“In the last 17 years, Nigeria’s pension industry has certainly come a long way from when the pension reform act was initially passed in 2004.

“The industry has moved from a largely unfunded pension system to one that is fully funded, professionally managed, and mainly private sector driven. We can all agree that the Contributory Pension Scheme practiced in Nigeria, has adopted international best practices, is technologically driven and has grown steadily over the period.

“There is also a marked progress with respect to the level of professionalism within the industry. The pension industry has raised the bar for professionals locally.

“The investment, risk and compliance professionals within the industry can favourably compare to their counterparts anywhere in the world. Indeed, the industry has bred a new class of pension professionals across board over the years,” he said.

He went further to highlights areas where the industry lags behind other countries, stressing that one area was the level of pension penetration.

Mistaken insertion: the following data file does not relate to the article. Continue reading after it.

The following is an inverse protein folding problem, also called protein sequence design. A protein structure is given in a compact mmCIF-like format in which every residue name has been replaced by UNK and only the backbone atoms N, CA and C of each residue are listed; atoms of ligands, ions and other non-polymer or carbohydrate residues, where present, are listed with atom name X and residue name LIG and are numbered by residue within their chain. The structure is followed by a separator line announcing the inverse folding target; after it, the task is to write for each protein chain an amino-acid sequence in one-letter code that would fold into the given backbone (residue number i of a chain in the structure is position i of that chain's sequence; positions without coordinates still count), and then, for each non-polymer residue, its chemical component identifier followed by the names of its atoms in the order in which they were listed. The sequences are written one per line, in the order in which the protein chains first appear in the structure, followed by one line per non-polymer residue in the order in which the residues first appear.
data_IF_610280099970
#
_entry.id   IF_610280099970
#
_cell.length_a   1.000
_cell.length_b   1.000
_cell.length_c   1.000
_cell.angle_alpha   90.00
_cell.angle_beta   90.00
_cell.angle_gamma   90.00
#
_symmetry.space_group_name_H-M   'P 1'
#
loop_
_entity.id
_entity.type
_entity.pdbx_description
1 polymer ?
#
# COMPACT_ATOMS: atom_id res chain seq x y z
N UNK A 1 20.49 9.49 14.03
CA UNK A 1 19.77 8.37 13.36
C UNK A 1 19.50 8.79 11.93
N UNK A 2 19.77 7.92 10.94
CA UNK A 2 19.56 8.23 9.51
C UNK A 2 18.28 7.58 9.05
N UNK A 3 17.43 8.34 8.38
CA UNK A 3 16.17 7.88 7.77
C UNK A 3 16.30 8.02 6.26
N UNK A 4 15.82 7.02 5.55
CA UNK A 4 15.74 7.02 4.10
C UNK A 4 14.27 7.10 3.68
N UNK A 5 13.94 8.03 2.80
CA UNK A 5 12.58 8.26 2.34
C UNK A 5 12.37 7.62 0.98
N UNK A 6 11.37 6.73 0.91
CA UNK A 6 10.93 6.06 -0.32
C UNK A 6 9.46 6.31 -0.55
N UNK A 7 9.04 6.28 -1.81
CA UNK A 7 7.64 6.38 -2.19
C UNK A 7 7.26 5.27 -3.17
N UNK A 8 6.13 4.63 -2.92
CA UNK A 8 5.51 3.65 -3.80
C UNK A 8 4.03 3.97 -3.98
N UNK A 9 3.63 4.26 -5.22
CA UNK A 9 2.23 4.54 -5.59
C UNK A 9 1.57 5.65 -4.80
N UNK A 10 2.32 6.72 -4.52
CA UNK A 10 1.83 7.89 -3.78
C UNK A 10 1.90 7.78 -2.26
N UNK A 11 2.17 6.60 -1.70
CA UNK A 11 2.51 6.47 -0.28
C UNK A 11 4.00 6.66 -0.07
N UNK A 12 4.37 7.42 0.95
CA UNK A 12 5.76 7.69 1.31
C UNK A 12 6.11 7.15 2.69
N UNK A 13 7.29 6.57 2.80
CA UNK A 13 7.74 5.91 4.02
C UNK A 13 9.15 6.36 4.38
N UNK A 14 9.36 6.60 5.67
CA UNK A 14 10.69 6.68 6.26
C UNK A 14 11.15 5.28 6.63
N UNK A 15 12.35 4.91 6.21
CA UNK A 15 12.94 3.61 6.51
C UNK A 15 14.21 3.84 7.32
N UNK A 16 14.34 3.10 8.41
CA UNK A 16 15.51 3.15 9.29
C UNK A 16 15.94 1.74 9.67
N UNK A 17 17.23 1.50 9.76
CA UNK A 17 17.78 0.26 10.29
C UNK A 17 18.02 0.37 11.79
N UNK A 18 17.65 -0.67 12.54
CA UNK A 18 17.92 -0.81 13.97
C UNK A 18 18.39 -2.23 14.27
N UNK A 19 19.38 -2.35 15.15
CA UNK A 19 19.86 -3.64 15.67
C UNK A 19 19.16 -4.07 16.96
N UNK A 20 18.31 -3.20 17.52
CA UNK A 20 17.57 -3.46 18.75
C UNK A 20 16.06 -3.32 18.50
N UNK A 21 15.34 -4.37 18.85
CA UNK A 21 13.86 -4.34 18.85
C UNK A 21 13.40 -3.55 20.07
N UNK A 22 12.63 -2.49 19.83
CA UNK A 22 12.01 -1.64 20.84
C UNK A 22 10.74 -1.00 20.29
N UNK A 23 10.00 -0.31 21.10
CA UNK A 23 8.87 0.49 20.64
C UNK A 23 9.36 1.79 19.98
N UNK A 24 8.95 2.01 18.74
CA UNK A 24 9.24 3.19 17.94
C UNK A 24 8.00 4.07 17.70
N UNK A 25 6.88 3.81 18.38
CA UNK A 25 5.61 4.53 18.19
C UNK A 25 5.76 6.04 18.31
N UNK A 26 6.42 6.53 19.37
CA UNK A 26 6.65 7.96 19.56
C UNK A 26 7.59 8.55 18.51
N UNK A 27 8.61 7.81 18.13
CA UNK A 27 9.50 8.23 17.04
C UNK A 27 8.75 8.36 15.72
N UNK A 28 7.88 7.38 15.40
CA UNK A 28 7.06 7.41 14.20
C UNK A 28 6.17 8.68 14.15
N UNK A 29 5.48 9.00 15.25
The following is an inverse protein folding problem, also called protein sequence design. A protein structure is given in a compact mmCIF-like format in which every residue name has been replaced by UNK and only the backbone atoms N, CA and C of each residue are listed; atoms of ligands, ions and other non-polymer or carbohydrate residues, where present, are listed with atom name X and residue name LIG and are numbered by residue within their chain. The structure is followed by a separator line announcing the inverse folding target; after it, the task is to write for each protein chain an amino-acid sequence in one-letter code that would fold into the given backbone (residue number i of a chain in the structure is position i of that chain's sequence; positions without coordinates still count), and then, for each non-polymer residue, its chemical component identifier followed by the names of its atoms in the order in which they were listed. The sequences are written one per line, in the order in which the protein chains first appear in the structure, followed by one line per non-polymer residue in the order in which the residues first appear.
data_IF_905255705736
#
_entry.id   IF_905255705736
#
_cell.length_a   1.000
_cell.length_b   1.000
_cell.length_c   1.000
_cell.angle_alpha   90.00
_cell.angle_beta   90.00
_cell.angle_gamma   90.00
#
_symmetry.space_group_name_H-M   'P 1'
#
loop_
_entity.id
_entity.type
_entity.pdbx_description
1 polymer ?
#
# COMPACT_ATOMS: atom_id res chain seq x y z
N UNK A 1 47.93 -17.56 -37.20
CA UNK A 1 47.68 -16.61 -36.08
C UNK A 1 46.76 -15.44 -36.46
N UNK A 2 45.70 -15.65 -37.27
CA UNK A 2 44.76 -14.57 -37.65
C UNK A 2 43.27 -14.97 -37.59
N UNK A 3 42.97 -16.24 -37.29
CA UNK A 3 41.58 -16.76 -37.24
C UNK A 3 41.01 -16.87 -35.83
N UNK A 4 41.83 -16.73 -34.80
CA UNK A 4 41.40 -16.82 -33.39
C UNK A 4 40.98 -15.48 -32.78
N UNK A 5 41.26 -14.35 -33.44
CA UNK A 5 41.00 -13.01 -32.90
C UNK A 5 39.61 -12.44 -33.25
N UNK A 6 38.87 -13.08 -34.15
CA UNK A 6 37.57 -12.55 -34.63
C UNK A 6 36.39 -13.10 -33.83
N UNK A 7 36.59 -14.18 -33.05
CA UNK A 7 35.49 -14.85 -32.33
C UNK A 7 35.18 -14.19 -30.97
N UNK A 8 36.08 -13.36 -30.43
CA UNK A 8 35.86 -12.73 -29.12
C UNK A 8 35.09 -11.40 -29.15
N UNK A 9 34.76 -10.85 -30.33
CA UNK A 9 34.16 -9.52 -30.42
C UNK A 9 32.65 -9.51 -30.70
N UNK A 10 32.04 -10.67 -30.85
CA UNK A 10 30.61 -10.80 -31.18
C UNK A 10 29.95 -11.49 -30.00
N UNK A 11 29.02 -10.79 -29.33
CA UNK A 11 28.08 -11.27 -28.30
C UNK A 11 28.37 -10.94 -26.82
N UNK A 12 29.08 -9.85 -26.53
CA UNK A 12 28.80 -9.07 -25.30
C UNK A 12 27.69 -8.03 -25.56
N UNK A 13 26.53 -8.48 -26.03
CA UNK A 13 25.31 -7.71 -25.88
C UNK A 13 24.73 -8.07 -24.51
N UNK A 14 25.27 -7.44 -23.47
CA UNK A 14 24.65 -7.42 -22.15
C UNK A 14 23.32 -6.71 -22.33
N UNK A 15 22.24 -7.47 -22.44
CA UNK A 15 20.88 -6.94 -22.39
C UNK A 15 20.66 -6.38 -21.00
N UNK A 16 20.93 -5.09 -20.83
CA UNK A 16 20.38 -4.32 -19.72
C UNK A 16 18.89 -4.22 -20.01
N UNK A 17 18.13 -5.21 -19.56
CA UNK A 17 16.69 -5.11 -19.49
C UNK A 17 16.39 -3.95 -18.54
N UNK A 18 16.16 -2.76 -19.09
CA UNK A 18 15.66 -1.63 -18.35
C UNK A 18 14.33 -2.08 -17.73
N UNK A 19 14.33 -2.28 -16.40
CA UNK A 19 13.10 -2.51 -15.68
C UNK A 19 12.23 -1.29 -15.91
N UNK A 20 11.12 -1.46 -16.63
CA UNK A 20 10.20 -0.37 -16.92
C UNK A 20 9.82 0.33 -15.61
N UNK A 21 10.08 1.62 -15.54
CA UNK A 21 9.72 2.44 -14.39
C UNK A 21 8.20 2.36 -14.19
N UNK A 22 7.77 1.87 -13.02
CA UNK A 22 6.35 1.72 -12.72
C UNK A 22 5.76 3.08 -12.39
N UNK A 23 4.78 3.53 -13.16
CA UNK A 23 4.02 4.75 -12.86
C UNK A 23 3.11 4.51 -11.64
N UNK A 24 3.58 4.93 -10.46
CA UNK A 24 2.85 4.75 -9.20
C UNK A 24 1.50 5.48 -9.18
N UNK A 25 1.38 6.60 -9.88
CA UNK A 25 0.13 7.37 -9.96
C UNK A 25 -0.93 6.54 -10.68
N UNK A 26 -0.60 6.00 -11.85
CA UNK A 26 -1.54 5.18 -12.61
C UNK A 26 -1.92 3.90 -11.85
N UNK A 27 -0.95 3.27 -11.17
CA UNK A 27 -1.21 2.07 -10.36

According to him, Nigeria currently has a pension penetration rate of approximately 11 per cent of its labour force, adding that this pales in comparison to 19 per cent in South Africa, 20 per cent in Kenya and 77 per cent in the United Kingdom.

“Consequently, it goes without saying that the industry needs to deepen its level of penetration, especially in the informal sector,” he added.

Another area of improvement, he noted was the level of pension assets to GDP. Nigeria’s level of pensions assets to GDP is only a little over seven per cent while in developed markets, it’s typically above 100 per cent, he submitted.

“So, whilst the level of our pension assets are relatively large in absolute terms, when you look at it in relation to GDP, it is actually low. This further speaks to the fact that we need to increase the level of penetration of the pensions scheme in general,” he added.

Odutola maintained that whilst stakeholders applaud the fact that the industry has grown in number of areas over the years, there are still areas that require improvement.